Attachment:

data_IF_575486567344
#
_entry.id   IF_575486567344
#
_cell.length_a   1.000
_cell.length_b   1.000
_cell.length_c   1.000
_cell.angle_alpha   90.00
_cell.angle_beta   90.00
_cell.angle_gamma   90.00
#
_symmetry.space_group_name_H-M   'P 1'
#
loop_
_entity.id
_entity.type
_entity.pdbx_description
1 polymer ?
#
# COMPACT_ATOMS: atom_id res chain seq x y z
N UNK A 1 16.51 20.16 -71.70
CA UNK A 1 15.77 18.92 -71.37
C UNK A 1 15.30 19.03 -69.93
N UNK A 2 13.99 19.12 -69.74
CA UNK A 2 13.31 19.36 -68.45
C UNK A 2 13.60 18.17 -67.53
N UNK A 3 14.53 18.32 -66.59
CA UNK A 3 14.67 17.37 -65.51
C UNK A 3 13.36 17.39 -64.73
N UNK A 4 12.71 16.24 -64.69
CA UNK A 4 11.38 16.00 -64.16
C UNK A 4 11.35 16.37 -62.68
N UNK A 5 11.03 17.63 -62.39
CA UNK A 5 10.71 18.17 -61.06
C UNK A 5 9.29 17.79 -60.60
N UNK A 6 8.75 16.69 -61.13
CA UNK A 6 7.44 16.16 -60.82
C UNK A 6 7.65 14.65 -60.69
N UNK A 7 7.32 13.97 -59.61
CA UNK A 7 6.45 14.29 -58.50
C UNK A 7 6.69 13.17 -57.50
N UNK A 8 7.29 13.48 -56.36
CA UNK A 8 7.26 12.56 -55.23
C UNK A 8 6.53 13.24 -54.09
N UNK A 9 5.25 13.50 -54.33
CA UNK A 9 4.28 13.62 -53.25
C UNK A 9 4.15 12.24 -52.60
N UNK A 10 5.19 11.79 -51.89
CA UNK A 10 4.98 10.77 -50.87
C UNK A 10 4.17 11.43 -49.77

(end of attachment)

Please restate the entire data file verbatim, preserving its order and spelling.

data_IF_575486567344
#
_entry.id   IF_575486567344
#
_cell.length_a   1.000
_cell.length_b   1.000
_cell.length_c   1.000
_cell.angle_alpha   90.00
_cell.angle_beta   90.00
_cell.angle_gamma   90.00
#
_symmetry.space_group_name_H-M   'P 1'
#
loop_
_entity.id
_entity.type
_entity.pdbx_description
1 polymer ?
#
# COMPACT_ATOMS: atom_id res chain seq x y z
N UNK A 1 16.51 20.16 -71.70
CA UNK A 1 15.77 18.92 -71.37
C UNK A 1 15.30 19.03 -69.93
N UNK A 2 13.99 19.12 -69.74
CA UNK A 2 13.31 19.36 -68.45
C UNK A 2 13.60 18.17 -67.53
N UNK A 3 14.53 18.32 -66.59
CA UNK A 3 14.67 17.37 -65.51
C UNK A 3 13.36 17.39 -64.73
N UNK A 4 12.71 16.24 -64.69
CA UNK A 4 11.38 16.00 -64.16
C UNK A 4 11.35 16.37 -62.68
N UNK A 5 11.03 17.63 -62.39
CA UNK A 5 10.71 18.17 -61.06
C UNK A 5 9.29 17.79 -60.60
N UNK A 6 8.75 16.69 -61.13
CA UNK A 6 7.44 16.16 -60.82
C UNK A 6 7.65 14.65 -60.69
N UNK A 7 7.32 13.97 -59.61
CA UNK A 7 6.45 14.29 -58.50
C UNK A 7 6.69 13.17 -57.50
N UNK A 8 7.29 13.48 -56.36
CA UNK A 8 7.26 12.56 -55.23
C UNK A 8 6.53 13.24 -54.09
N UNK A 9 5.25 13.50 -54.33
CA UNK A 9 4.28 13.62 -53.25
C UNK A 9 4.15 12.24 -52.60
N UNK A 10 5.19 11.79 -51.89
CA UNK A 10 4.98 10.77 -50.87
C UNK A 10 4.17 11.43 -49.77